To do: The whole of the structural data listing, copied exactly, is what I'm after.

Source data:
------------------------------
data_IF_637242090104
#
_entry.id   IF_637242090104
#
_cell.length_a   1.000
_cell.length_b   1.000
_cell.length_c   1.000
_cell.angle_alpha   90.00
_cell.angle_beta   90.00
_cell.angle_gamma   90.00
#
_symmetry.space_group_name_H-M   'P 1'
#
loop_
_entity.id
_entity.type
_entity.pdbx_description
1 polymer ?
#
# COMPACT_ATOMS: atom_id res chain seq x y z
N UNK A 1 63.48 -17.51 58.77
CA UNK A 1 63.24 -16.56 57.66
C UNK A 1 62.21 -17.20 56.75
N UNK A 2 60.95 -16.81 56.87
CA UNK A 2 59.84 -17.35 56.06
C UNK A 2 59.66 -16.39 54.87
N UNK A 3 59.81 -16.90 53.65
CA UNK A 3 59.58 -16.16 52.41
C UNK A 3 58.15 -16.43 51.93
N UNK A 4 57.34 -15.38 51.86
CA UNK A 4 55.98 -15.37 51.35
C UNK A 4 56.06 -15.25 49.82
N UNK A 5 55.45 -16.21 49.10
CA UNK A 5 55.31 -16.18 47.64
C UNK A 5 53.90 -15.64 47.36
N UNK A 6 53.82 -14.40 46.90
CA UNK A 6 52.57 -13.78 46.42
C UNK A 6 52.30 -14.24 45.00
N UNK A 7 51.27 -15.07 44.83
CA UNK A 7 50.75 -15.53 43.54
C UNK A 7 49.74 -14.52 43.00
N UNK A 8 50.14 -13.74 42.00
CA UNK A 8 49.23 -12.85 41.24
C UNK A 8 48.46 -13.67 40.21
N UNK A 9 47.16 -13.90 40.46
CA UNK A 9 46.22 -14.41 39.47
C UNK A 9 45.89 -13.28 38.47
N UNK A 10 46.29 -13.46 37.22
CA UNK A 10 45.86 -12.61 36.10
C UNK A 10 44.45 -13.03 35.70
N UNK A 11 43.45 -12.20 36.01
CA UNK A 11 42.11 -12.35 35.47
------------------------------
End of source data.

data_IF_637242090104
#
_entry.id   IF_637242090104
#
_cell.length_a   1.000
_cell.length_b   1.000
_cell.length_c   1.000
_cell.angle_alpha   90.00
_cell.angle_beta   90.00
_cell.angle_gamma   90.00
#
_symmetry.space_group_name_H-M   'P 1'
#
loop_
_entity.id
_entity.type
_entity.pdbx_description
1 polymer ?
#
# COMPACT_ATOMS: atom_id res chain seq x y z
N UNK A 1 63.48 -17.51 58.77
CA UNK A 1 63.24 -16.56 57.66
C UNK A 1 62.21 -17.20 56.75
N UNK A 2 60.95 -16.81 56.87
CA UNK A 2 59.84 -17.35 56.06
C UNK A 2 59.66 -16.39 54.87
N UNK A 3 59.81 -16.90 53.65
CA UNK A 3 59.58 -16.16 52.41
C UNK A 3 58.15 -16.43 51.93
N UNK A 4 57.34 -15.38 51.86
CA UNK A 4 55.98 -15.37 51.35
C UNK A 4 56.06 -15.25 49.82
N UNK A 5 55.45 -16.21 49.10
CA UNK A 5 55.31 -16.18 47.64
C UNK A 5 53.90 -15.64 47.36
N UNK A 6 53.82 -14.40 46.90
CA UNK A 6 52.57 -13.78 46.42
C UNK A 6 52.30 -14.24 45.00
N UNK A 7 51.27 -15.07 44.83
CA UNK A 7 50.75 -15.53 43.54
C UNK A 7 49.74 -14.52 43.00
N UNK A 8 50.14 -13.74 42.00
CA UNK A 8 49.23 -12.85 41.24
C UNK A 8 48.46 -13.67 40.21
N UNK A 9 47.16 -13.90 40.46
CA UNK A 9 46.22 -14.41 39.47
C UNK A 9 45.89 -13.28 38.47
N UNK A 10 46.29 -13.46 37.22
CA UNK A 10 45.86 -12.61 36.10
C UNK A 10 44.45 -13.03 35.70
N UNK A 11 43.45 -12.20 36.01
CA UNK A 11 42.11 -12.35 35.47